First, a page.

If Donald Trump is a sociopath, then his lack of empathy would mean he effectively has no conscience. Unable to feel empathy for other people’s suffering, he would have no reason to avoid a course of action that makes others suffer. In fact, whether or not other people suffer wouldn’t even enter into his thinking. A sociopathic manager might keep his employees working long hours away from their families to meet a deadline before the holidays and then fire them all without a thought because he doesn’t need them any more. Trump dismisses concerns about his multiple bankruptcies by pointing out that business ventures go bankrupt all the time, but it never occurs to him to express concern for all the people who lost money by trusting him to pay his bills.

If Donald Trump is a sociopath, then his lack of a conscience leads to what might be called a very pragmatic view of ethics: It doesn’t matter what’s right or wrong, it doesn’t even matter if he gets caught. All that matters is whether he can get ahead by doing it. Trump businesses routinely refuse to make full final payments on bills they owe. If they know the unpaid amount isn’t large enough to be worth a long lawsuit, and if they know they won’t need that contractor again in the future, then as far as they’re concerned, there’s no point in paying the bill. This is classic sociopath thinking.

If Donald Trump is a sociopath, then he divides people into two simple categories: People he needs something from, and people who don’t matter. And once he gets what he needs from someone, they stop mattering. The transition can be shockingly abrupt. A sociopath pursuing sexual conquest will lavish attention on a woman, charming her for hours or days until he gets her into bed…and then dump her immediately after sex because he got what he wanted. This is why many of us expect Trump to pivot away from the extreme right — he got their primary vote and he’s done with that, so now he’s ready to move on to the next group he needs to manipulate.

If Donald Trump is a sociopath, then he will engage in one-on-one manipulation of the people he needs something from, with no need to be consistent. A sociopath will tell his wife he loves only her, and then he’ll tell his girlfriend he’s planning to leave his wife. A sociopathic manager will tell a subordinate that he’ll recommend them for his job when he moves up…and then he’ll tell all his other subordinates the exact same thing.

Trump obviously can’t manipulate voters one-on-one, but he does flip-flop on issues all the time, depending on who he’s talking to and what he thinks they’d like to hear. As I write this, after more than a year of promising mass deportations of illegal immigrants, Trump told a group of Hispanic advisors that he might not do that after all, and now he’s wavering all over the place on the issue (and meeting with the Mexican president today). Trump has been courting the white supremacist vote, but I think they’re just another group he’s manipulating, to be abandoned without hesitation if he no longer needs them.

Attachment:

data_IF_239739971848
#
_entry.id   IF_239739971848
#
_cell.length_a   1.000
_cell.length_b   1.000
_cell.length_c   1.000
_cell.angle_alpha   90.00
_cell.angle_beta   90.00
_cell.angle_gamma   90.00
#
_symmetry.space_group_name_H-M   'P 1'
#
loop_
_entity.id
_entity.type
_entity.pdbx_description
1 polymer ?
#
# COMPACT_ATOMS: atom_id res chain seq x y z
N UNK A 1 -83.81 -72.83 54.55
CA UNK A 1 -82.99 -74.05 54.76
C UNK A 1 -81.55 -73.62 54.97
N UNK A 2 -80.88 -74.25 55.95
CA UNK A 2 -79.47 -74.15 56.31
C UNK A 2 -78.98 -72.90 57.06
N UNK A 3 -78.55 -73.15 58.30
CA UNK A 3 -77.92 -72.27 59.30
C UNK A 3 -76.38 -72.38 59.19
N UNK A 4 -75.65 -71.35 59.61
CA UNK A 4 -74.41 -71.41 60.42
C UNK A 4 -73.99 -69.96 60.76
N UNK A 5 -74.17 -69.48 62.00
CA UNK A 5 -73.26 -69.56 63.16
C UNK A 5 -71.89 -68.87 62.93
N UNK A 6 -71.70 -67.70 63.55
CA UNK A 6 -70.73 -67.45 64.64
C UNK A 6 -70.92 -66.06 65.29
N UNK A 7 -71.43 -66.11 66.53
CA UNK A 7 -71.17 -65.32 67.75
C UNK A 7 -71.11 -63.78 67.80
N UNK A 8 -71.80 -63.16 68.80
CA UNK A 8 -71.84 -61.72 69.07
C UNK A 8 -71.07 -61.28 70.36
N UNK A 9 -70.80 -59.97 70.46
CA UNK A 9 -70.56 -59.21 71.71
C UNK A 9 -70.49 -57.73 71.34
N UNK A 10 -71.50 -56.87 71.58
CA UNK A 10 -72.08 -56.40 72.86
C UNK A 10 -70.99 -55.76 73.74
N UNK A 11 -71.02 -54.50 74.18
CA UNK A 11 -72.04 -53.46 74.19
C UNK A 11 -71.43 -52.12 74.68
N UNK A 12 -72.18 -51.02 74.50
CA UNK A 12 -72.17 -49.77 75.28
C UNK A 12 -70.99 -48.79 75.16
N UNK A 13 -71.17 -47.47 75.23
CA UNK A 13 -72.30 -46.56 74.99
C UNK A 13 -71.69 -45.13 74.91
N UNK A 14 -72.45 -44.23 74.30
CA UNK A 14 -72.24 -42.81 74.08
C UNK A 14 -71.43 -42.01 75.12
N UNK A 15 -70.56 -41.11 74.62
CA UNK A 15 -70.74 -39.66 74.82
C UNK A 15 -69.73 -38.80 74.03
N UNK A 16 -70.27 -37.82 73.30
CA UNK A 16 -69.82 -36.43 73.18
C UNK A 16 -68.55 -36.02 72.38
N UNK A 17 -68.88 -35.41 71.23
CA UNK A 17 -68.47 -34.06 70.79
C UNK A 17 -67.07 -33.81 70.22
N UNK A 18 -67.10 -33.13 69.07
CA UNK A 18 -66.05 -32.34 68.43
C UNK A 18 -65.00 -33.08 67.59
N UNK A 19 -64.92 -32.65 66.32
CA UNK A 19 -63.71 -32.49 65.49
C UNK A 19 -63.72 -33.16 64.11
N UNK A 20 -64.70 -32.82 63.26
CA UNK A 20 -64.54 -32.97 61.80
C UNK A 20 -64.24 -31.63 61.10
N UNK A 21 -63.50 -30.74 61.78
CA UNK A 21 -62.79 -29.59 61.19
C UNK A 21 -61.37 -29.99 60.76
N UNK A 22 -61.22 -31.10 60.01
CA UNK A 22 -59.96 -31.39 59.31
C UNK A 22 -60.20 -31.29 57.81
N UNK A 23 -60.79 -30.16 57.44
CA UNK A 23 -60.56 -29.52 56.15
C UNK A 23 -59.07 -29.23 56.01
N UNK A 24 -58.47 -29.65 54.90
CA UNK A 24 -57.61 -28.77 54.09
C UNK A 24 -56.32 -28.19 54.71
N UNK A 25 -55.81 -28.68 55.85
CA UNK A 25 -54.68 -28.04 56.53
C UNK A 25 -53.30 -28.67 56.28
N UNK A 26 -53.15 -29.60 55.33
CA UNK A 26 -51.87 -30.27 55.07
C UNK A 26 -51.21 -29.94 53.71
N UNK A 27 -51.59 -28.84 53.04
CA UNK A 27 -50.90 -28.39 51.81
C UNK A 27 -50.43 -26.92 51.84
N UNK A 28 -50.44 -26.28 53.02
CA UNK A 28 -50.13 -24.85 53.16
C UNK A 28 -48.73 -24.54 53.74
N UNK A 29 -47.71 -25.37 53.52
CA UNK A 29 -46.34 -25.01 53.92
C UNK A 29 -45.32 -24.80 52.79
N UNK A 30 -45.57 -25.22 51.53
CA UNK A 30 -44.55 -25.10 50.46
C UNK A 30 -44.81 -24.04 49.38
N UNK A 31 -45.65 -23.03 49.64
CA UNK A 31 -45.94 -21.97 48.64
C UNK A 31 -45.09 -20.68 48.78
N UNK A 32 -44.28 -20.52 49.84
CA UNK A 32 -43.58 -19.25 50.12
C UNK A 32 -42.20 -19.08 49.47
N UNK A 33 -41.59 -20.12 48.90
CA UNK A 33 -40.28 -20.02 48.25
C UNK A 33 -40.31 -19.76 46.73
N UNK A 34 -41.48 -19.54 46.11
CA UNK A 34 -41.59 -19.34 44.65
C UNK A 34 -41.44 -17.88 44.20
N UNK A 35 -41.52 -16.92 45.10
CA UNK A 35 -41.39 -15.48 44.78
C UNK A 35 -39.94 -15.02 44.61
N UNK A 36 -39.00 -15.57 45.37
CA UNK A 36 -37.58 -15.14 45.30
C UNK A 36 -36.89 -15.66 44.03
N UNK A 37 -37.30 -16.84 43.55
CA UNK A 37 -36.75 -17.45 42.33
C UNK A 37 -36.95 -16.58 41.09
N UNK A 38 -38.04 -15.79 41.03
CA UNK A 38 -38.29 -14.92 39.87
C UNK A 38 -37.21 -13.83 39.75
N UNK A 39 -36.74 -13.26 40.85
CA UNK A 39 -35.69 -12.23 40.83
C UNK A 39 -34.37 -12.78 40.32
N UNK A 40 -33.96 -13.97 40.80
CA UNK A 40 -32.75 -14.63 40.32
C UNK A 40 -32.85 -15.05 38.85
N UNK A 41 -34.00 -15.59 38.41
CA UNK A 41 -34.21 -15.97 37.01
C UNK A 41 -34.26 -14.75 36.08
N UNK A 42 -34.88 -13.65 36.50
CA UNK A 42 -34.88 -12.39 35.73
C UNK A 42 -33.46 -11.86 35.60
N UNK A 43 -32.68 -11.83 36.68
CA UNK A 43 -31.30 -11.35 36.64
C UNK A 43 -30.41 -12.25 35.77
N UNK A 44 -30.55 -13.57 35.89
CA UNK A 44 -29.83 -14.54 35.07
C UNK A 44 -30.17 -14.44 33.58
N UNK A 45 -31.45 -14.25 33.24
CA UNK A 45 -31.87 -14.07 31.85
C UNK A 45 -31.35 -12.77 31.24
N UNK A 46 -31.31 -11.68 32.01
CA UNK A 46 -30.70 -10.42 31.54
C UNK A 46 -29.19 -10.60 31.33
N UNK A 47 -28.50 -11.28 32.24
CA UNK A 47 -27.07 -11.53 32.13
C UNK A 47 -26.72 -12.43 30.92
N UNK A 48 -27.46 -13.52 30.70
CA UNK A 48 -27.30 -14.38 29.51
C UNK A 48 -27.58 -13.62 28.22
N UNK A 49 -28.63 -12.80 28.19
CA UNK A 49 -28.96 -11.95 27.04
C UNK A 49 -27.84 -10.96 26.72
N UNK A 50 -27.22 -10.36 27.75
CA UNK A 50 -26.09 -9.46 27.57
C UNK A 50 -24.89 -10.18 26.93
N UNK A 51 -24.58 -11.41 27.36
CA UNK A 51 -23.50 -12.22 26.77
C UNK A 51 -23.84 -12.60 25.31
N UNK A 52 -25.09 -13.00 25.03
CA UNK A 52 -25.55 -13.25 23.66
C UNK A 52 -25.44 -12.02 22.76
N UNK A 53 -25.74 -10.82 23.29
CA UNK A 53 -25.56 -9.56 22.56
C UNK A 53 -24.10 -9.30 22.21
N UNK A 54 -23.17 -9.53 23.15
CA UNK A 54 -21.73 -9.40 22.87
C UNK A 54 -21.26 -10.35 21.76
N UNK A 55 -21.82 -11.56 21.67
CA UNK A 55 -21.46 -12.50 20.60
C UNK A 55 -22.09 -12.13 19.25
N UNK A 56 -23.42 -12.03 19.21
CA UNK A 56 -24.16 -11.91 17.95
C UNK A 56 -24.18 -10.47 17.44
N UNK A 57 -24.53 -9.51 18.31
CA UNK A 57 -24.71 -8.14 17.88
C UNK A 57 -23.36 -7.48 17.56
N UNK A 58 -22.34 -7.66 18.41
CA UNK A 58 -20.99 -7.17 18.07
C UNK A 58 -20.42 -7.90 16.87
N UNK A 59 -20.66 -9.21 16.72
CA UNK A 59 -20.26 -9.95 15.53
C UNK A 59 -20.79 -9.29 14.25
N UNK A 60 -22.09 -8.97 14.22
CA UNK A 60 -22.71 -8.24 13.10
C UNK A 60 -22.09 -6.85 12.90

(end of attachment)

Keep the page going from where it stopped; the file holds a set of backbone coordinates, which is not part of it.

If Donald Trump is a sociopath, then all that matters to him is saying whatever will get him what he wants. Notions of truth or consistency are irrelevant to sociopaths. They tell unending streams of lies. There is some evidence that the speech centers in the brains of people with sociopathic personalities are organized a bit differently than those of normal people, allowing them to decouple speech from logic and memory. The technical term for speaking without regard for truth is bullshitting, and Trump seems to do it a lot.

If Donald Trump is a sociopath, then any appearance of caring for other people is just an elaborate act. Sociopaths don’t feel empathy, but they can learn from watching how other people behave. They can express concern when something bad happens, and they can even cry real tears. But when faced with a novel situation for which they haven’t learned the normal response, their hollow emotional interior gives them no guidance, and they might do something that reveals them for what they are. I know a sociopathic business owner who, within minutes of the planes striking the towers on 9/11, told all his employees to start researching which insurance companies were going to lose money so he could short their stock.

(As I was writing this, news came out that African American basketball player Dwyane Wade’s cousin was shot and killed in Chicago, and rather than express condolences for this tragedy, Trump tried to use it to promote his candidacy by tweeting “Dwyane Wade’s cousin was just shot and killed walking her baby in Chicago. Just what I have been saying. African-Americans will VOTE TRUMP!“)